The corny title drew me to pick this book up initially. I thought "I bet this is really aweful, perfect for a scathing review." But it wasn't the case.
The author, Sean Stephenson, was born with a brittle bone disease. During his birth every
bone in his body broke. The poor baby was shattered, born into excruciating pain. None of the doctors believed he would survive for long, but he did.
Because of his disease he had constant fractures through his childhood, and wherever these fractures happened that 's where he would have to stay. Fragil as he was, moving him would break more bones. So they would have to adapt everyday life around the situation, eating, sleeping, and...well other things, would happen right there in the very same spot. He never grew taller than three feet tall, and is confined to a wheelchair.
Sean went to college and got a degree in political science. Afterward, he landed an internship in the Clinton Whitehouse. Became an inspitational speaker, which led to a degree in psychology, leading Sean into being a therapist. He also has a very active dating life.
The next time you feel like whining about how hard life is, think about this guy...........take a moment, then STFU.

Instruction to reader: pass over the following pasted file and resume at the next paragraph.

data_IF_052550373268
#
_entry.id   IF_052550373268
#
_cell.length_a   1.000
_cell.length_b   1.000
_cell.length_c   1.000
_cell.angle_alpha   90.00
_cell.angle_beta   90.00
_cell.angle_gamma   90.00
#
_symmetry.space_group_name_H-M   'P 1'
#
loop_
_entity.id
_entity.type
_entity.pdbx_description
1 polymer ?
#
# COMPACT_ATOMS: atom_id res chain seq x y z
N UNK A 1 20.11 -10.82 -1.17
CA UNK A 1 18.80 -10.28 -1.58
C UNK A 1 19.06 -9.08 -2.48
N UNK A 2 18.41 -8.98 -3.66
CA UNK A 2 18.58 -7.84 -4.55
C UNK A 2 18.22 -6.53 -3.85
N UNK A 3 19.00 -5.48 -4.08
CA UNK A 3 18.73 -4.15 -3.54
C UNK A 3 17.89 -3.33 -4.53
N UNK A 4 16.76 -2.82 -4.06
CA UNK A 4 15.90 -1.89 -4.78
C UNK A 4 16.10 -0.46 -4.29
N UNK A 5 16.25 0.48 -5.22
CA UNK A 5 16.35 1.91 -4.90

Much of what he said in this book has been said before, oddly though I got some of it this time in a way I hadn't before. Gratitude, for one thing, is something I understood intellectually, but I never truly knew what all these new-age people were getting at. But the author told a story about going out for a walk around the neighborhood, he started out in a good mood but then it took a turn as he looked around and he started focusing on all he didn't have. Didn't have that big house, that family (we all do this stuff) soon he was in a rotten mood. At this point he started thinking all that he did have, good friends, great job, and began to feel much better.
If you are grateful about what you do have, and who is in your life, it's is impossible to wallow in the stuff you don't have.